A simple google image search for katakana sign gave me 3 examples of non-foreign words using Katakana: https://bit.ly/2Bjl28F ちから https://bit.ly/2Mip2eR おおかみ https://bit.ly/2MDgz5q こころ

It's not just manga.

6 months ago

https://www.duolingo.com/Henrique_n2
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Sometimes I look for the translation of some words, writting them in hiragana, and the translator gives me a mix of hiragana,kanji and (katana?). I'd like more explanations about it on the app when it's not on beta anymore, or even earlier, but what we have now is helping me a lot.

1 year ago

https://www.duolingo.com/gabrieleiro

Katakana is normally used to write foreign loan words. Every english word, like emoji, will be commonly written in Katakana on most texts in japanese.

Hiragana is used to write Japanese words and particles (if you don't know what a particle is don't worry, you'll learn later on).

Kanji is used to write almost every word in japanese.

You can write a text in Japanese using only hiragana or katakana, but the text will be hard to read. The reason for that is cause Japanese does not contain spaces between words, like we have in English. So in order to know where a word ends, people alternate the writting styles since they are so visually distinctive.

Look, here's a sentence written entirely in Hiragana: わたしのなまえはがぶりえるです

Here's the same sentence written in Hiragana, Katakana and Kanji, alternating the systems: 私の名前はガブリエルです

You see, the first sentence looks like a huge single word. But on the second one, you can spot where a word ends by noticing the writting swap.

1 year ago

https://www.duolingo.com/SamanthaSh175392

Emoji is a Japanese word, so it should not be written in katakana

1 year ago

https://www.duolingo.com/aradhel

Some words are normally written with kanji or kanji mixed with hiragana. However since we havent been taught kanji yet, we are only using hiragana. It'll make more sense later. I do believe that you can tap on the words in hiragana and see duolingo translation using just hiragana

1 year ago

https://www.duolingo.com/P4RI4H

Im pretty sure the word emoji originated from the Japanese.

1 year ago

https://www.duolingo.com/multimediapanda

I'm pretty sure emoji originally came from Japan. They quickly became a worldwide fad, and now are common.

1 year ago

https://www.duolingo.com/PaulinaMadero
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I had no idea "emoji" was a Japanese word, that's so interesting

1 year ago

https://www.duolingo.com/ScissorMarks

The word "emoji" is japanese to begin with. The west adapted it as we adopted their smileys into our devices. For more information on the subject consider looking up "the unicode consortium".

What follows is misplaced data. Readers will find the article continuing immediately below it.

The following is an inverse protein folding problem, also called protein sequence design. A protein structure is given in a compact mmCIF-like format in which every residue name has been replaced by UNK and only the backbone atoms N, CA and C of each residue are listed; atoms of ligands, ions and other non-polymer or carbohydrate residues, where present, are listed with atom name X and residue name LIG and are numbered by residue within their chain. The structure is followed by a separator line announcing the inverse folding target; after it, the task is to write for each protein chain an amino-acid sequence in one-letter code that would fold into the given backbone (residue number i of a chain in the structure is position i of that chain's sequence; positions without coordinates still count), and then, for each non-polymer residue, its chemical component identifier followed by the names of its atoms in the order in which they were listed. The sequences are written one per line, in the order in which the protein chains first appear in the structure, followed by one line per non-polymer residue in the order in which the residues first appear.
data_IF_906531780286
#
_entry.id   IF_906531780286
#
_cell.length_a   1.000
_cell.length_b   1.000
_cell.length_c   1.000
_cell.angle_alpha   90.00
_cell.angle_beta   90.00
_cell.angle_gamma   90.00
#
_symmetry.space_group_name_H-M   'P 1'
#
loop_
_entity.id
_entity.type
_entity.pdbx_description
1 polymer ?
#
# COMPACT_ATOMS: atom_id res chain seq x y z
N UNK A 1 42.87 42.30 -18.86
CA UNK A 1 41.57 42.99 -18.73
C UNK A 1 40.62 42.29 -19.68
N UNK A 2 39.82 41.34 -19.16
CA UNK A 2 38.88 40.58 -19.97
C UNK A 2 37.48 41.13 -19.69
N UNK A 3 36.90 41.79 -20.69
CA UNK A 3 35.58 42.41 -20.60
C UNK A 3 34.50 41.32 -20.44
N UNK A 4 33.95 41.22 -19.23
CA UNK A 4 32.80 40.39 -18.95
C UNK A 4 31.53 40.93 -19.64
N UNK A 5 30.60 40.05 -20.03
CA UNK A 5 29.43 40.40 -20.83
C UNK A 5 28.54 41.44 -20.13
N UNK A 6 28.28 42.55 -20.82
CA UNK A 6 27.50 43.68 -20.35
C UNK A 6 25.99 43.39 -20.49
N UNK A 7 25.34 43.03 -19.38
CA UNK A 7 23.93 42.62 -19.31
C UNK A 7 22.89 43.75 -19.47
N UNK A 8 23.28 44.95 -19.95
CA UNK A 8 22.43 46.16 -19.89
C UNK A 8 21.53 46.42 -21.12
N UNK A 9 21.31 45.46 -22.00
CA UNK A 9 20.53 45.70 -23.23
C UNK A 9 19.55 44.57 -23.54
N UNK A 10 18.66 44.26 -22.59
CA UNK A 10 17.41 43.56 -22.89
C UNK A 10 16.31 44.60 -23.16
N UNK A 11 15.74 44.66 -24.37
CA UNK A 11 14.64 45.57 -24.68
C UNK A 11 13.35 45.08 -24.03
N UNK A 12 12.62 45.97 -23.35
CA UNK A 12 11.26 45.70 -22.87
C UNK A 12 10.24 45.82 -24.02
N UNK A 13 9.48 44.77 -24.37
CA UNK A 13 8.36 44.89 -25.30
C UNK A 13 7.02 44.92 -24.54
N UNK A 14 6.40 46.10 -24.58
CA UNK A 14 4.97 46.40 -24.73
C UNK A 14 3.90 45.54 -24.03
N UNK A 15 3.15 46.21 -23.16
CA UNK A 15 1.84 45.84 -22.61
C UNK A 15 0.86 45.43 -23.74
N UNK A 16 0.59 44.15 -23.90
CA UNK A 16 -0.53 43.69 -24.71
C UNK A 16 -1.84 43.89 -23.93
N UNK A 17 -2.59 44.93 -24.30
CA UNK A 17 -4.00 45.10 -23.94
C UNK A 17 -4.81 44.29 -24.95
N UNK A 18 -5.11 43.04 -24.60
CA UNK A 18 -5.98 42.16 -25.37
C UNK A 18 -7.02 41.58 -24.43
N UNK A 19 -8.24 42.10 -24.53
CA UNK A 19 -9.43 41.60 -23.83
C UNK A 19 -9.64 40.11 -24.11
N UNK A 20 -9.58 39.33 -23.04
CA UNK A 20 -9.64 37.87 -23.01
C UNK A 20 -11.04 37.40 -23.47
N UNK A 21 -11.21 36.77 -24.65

1 year ago

https://www.duolingo.com/UetzelBrue

Is there actually a difference between the two "ji" chatacters made from "chi" and "shi"? I mean both phonetically and whether or not they are exchangeable as characters in a japanese word. Same goes for "zu" made from "tsu" and "su".

1 year ago

https://www.duolingo.com/StevenPaul5

You will almost always use じ and not ぢ, though there are a few instances where ぢ is used. They are not interchangeable. The reason for their similar pronunciation is due to how the language has evolved over time. Way back in the history of Japan, し was pronounced "si," ち was pronounced "ti," つ was pronounced "tu," and じ, ぢ, and づ were pronounced "zi," "di," and "du" respectively. These changed over time and became し (shi), じ (ji, pronounced similar to a French j), ち (chi, pronounced somewhere between tsi and chi) ぢ (ji, pronounced as a j is in English, or a hard じ) つ (tsu), and づ (dzu). Nowadays, many do not make the distinction between じ and ぢ, though some still do. Many books will still teach づ as dzu, though some will state it as being zu. The differences between all of these are minor, though it may still be worth your time to learn them.

1 year ago

https://www.duolingo.com/Rae.F
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They are different characters and not interchangeable. Any character with the " (called "ten-ten") is voiced. It's equivalent to if English only had p, t, k, etc., and needed to indicate when they're b, d, g, etc.

1 year ago

https://www.duolingo.com/V2Blast
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The symbol is formally called the dakuten. ten-ten is the colloquial term.

1 year ago

https://www.duolingo.com/Rae.F
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Hunh. My college Japanese professor, who is Japanese and speaks Japanese natively, always called it "ten-ten", and our textbook Genki always called it "ten-ten".

This is what is good about the comments section here. You learn more (and sometimes better) than what you're taught in school. I also recently learned here on Duolingo that the two different words for "soup" in French were taught to me throughout my entire schooling completely backwards.

1 year ago

https://www.duolingo.com/PedroKikuti
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Actually... French has four words for soup ("soupe", "potage", " velouté", "bouillon"). I won't explain the difference here since it's not the right place to, but well